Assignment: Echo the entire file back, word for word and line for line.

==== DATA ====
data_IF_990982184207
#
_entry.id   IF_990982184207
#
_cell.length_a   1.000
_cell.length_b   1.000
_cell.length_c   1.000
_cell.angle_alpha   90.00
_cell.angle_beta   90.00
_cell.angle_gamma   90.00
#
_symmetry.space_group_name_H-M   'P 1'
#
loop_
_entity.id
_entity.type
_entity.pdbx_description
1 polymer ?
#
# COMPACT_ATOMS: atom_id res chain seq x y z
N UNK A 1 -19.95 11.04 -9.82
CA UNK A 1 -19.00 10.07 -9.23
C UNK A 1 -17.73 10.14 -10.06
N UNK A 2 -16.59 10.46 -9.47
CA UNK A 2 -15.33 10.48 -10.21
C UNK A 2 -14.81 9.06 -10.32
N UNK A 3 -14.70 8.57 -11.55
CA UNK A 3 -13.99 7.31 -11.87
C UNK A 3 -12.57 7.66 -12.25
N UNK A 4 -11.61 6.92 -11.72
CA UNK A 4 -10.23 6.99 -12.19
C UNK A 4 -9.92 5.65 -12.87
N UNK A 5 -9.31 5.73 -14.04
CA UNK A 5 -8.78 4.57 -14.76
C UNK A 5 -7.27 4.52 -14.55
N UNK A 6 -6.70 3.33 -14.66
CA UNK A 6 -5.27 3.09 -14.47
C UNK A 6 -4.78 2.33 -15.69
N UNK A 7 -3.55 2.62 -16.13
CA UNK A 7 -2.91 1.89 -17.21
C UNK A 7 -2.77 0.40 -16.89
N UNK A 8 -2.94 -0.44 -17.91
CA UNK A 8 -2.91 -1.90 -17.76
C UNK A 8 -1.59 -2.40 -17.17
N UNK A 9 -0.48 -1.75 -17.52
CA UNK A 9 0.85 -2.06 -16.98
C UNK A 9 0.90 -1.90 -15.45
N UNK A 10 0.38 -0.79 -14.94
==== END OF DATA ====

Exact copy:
data_IF_990982184207
#
_entry.id   IF_990982184207
#
_cell.length_a   1.000
_cell.length_b   1.000
_cell.length_c   1.000
_cell.angle_alpha   90.00
_cell.angle_beta   90.00
_cell.angle_gamma   90.00
#
_symmetry.space_group_name_H-M   'P 1'
#
loop_
_entity.id
_entity.type
_entity.pdbx_description
1 polymer ?
#
# COMPACT_ATOMS: atom_id res chain seq x y z
N UNK A 1 -19.95 11.04 -9.82
CA UNK A 1 -19.00 10.07 -9.23
C UNK A 1 -17.73 10.14 -10.06
N UNK A 2 -16.59 10.46 -9.47
CA UNK A 2 -15.33 10.48 -10.21
C UNK A 2 -14.81 9.06 -10.32
N UNK A 3 -14.70 8.57 -11.55
CA UNK A 3 -13.99 7.31 -11.87
C UNK A 3 -12.57 7.66 -12.25
N UNK A 4 -11.61 6.92 -11.72
CA UNK A 4 -10.23 6.99 -12.19
C UNK A 4 -9.92 5.65 -12.87
N UNK A 5 -9.31 5.73 -14.04
CA UNK A 5 -8.78 4.57 -14.76
C UNK A 5 -7.27 4.52 -14.55
N UNK A 6 -6.70 3.33 -14.66
CA UNK A 6 -5.27 3.09 -14.47
C UNK A 6 -4.78 2.33 -15.69
N UNK A 7 -3.55 2.62 -16.13
CA UNK A 7 -2.91 1.89 -17.21
C UNK A 7 -2.77 0.40 -16.89
N UNK A 8 -2.94 -0.44 -17.91
CA UNK A 8 -2.91 -1.90 -17.76
C UNK A 8 -1.59 -2.40 -17.17
N UNK A 9 -0.48 -1.75 -17.52
CA UNK A 9 0.85 -2.06 -16.98
C UNK A 9 0.90 -1.90 -15.45
N UNK A 10 0.38 -0.79 -14.94